Doubt is a pain too lonely to know that faith is his twin brother.
— Kahlil Gibran
Faith makes things possible, not easy.

— Author unknown
Faith is taking the first step even when you don’t see the whole staircase.

— Martin Luther King, Jr.


I have personally known several people who have returned to church or, at the very least, begun to take a second look at their faith (or lack thereof), after having talked to me – after getting to know me in the last few years. No, I’m not patting myself on the back – far from it, in fact. But does this make me a miracle worker, a shaman, an evangelist? Oh, my, no. You see, I know a lot of angry, hurting people in my present line of work as a recovering human being. Many feel God was robbed from them many years ago. Many are simply too angry to remember they are hurt people. Some are simply too frightened to even look back to see why they’re angry. I personally fell into all those categories. Each described me at one time or another. All of them describe me, to some extent, still.

And yet, when I returned to the “right” church, I found myself irresistibly drawn back to a faith I’d discarded many years before. That’s true, in part, because I discovered I’d never really discarded that faith. Instead, I’d tucked it so far down into the inner regions of my being I’d all but forgotten it was there. And I wasn’t going to rediscover any of that without an invitation to take another look.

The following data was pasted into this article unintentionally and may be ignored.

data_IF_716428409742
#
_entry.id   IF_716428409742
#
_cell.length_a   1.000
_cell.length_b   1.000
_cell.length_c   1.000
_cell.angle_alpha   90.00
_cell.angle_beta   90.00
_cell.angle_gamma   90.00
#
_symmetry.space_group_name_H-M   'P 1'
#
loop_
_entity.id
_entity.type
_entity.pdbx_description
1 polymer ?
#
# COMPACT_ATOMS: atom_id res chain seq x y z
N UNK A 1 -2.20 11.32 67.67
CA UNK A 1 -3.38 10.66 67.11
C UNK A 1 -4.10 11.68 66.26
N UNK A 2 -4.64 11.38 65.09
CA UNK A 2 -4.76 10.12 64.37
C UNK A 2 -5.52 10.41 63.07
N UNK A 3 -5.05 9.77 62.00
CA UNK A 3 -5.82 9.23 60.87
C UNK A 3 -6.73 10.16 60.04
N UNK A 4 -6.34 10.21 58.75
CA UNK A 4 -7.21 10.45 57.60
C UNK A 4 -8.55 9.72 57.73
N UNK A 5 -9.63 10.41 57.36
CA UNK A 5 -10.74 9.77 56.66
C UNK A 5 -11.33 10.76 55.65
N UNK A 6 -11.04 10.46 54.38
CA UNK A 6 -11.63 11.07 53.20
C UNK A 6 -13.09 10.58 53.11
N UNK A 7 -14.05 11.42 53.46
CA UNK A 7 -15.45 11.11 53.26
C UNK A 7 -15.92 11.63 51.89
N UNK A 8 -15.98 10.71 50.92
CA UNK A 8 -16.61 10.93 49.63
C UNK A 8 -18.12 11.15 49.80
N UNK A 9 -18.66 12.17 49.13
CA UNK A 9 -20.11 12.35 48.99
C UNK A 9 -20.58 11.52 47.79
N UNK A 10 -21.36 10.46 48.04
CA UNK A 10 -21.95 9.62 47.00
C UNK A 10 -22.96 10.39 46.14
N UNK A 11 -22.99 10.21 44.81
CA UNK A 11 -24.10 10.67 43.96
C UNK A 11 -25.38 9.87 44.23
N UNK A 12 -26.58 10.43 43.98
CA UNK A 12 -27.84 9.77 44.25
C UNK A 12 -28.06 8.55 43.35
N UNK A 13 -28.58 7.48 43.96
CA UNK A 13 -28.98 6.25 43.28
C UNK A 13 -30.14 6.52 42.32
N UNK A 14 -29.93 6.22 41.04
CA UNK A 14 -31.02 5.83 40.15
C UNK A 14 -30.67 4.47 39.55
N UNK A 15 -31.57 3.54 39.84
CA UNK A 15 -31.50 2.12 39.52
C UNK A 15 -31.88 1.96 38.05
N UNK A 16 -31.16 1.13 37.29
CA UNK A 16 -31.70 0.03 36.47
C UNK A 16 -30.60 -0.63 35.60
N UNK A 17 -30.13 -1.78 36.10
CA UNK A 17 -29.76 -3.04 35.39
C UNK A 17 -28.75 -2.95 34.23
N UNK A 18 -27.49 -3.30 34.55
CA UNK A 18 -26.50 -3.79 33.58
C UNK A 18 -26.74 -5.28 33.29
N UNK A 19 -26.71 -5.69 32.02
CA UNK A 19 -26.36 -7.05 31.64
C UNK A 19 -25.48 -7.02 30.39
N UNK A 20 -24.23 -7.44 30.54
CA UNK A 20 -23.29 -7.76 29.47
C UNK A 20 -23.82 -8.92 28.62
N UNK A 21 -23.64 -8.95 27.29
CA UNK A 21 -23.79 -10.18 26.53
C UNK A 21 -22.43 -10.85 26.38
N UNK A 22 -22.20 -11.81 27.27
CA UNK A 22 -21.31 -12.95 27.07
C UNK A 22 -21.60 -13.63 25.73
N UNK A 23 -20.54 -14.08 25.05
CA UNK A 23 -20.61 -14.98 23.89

But, what do I mean the “right” church? It certainly didn’t mean finding what I thought was a place where they believed the “right” things. To me it was arriving at a place, whether it was an accident or grace, whose whole atmosphere breathed welcome. Admittedly, it didn’t feel quite so much like that the first day I showed up, but that wasn’t the fault of the people there. The fault, if we can call it that, was my own lifetime of fear of intimacy. I’ve almost never lived alone in my life, but that didn’t prevent me from living with one arm held out to keep you from getting too close.

The right church, as it turned out, was a part of the tradition of my past. It was also somewhat different from that past tradition. I think that’s what made it okay, though, for me to stay. It seemed just different enough to allow me to stay long enough to allow my own needs to surface after a long hibernation. I finally allowed myself just a little room to remember that “faith is the assurance of things hoped for, the conviction of things not seen.” [Hebrews 11:1]

I was allowed the room to remember that Jesus said, “Come to Me, all who are weary and heavy-laden, and I will give you rest.” [Matthew 11:29] That’s an inside job, you know. I was surrounded by people who appeared to genuinely like me, but it was up to me to put down the weight of the world. They couldn’t do it for me. When I finally simply stopped and surrendered, I was weeding a labyrinth. It was the place where I could think and the place where I was least likely to beat myself up for all the previous years of my life.

What did not bring me back into a faith community was someone annoyingly quoting scripture in my face that they probably didn’t even understand. No finger wagging, no instilling me with the fear of hell. Frankly, if you’d lived my life, hell looked a little like a resort.

If you’re keeping count, though, you may have noticed I’ve quoted two scriptures already. That’s not because I think God requires me to believe a, b, and c or, well, you’re out. No, it’s because those lines apply to me. They apply to my life in 2011.